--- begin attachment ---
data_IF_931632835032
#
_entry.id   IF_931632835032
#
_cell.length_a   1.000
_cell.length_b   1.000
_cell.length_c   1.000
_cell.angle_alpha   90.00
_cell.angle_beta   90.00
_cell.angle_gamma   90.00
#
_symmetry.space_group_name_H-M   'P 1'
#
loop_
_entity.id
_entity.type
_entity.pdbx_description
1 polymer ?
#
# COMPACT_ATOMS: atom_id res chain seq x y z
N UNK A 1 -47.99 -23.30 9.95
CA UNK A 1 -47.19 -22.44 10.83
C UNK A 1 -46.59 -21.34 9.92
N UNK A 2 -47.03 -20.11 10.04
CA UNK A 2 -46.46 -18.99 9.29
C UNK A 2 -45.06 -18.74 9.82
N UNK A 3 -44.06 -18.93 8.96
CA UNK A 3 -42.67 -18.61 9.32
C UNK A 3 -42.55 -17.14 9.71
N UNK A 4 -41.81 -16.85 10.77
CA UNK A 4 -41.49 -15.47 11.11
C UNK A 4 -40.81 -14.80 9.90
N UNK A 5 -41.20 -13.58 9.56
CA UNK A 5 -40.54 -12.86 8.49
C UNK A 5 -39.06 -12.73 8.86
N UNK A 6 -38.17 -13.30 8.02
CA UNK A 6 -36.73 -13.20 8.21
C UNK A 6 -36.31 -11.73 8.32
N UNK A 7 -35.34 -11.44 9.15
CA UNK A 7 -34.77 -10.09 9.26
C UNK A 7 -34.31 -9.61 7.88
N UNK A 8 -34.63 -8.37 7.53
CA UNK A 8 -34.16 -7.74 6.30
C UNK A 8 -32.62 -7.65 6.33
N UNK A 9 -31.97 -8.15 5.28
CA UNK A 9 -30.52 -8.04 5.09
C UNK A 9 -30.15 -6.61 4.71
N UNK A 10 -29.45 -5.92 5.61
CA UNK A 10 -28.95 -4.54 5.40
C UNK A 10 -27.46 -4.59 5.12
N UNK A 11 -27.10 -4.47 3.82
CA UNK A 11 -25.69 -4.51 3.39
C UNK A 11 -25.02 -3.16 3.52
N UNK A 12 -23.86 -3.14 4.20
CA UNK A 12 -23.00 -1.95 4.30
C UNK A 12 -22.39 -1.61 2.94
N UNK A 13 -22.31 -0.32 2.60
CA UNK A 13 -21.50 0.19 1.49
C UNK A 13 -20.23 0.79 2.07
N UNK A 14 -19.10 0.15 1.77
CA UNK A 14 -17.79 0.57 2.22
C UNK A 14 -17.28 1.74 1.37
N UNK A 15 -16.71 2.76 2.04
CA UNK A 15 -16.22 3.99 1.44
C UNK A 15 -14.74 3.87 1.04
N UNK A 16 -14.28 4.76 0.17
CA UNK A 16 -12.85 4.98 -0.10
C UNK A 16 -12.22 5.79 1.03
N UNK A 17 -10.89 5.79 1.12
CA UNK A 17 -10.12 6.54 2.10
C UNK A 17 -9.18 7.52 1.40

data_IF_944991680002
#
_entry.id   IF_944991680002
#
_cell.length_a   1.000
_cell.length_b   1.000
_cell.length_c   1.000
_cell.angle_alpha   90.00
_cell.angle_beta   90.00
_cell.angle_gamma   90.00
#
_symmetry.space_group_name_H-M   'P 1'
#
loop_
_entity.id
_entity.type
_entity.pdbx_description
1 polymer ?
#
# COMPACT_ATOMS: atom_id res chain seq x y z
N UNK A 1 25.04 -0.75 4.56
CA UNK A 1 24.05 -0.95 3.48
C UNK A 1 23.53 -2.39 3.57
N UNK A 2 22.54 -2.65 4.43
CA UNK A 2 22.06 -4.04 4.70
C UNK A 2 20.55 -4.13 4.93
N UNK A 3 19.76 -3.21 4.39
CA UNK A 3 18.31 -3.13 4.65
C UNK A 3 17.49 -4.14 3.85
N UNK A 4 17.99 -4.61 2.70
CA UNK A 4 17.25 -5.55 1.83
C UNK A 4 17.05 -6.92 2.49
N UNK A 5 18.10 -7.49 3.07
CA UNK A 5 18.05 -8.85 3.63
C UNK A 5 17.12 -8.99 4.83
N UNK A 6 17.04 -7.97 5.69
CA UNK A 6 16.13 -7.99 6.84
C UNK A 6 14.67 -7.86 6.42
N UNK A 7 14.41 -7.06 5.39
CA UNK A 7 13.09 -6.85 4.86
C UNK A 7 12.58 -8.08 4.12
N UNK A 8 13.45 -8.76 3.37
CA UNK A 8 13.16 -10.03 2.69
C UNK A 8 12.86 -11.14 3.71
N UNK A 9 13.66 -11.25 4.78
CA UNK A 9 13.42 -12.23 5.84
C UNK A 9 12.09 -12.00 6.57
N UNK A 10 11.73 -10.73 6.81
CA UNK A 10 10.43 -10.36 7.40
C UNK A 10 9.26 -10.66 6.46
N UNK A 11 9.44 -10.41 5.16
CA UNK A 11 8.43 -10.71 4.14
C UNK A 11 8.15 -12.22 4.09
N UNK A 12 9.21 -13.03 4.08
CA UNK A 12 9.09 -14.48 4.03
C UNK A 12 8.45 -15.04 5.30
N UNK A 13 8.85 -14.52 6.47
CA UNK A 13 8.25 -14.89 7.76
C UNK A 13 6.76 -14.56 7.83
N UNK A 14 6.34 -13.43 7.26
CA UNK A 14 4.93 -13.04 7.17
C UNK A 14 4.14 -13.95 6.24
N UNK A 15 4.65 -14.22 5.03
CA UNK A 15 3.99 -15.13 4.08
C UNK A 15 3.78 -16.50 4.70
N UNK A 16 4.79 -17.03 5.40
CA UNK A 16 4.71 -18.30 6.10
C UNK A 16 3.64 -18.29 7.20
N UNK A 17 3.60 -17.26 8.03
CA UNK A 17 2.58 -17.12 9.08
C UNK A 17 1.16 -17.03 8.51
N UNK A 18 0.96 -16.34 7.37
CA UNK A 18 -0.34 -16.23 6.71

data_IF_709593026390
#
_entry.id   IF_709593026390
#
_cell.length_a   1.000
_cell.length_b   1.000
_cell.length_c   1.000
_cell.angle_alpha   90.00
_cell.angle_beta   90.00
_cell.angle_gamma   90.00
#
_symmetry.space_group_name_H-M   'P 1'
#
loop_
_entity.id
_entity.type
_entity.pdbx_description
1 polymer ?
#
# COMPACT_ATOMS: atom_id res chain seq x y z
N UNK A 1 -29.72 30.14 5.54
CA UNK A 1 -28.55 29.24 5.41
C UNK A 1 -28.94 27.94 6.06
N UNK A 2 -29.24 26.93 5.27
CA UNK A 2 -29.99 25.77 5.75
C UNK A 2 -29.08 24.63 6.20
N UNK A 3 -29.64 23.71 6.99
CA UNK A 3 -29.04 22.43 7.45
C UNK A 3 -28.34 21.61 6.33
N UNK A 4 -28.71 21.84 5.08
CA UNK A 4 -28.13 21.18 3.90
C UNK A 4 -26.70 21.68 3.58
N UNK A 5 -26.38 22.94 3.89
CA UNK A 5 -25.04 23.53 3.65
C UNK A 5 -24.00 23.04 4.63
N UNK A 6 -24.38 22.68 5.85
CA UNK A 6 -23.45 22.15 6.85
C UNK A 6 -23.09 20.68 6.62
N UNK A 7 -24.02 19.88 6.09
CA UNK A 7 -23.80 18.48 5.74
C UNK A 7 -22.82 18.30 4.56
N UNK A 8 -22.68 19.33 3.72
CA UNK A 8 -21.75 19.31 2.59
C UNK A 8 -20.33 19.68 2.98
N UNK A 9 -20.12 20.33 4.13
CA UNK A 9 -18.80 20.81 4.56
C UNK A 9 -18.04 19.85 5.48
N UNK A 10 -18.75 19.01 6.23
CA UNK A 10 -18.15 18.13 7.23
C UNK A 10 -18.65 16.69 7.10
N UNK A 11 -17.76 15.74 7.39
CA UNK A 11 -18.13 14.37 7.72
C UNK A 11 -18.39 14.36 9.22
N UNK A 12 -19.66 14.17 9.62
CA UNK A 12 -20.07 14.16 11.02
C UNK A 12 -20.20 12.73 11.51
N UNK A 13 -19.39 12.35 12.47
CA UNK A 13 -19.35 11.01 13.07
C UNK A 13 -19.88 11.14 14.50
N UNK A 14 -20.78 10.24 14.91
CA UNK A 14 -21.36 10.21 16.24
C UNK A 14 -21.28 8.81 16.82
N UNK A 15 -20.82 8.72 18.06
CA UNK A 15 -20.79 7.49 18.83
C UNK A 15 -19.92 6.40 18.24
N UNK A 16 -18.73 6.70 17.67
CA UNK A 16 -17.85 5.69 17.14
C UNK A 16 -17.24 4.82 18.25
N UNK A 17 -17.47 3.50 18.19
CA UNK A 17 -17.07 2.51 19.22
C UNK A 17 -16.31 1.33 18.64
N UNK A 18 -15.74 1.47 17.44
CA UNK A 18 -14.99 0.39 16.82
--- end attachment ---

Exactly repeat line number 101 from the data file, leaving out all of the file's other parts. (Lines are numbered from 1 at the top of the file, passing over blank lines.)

N UNK A 4 17.99 -4.61 2.70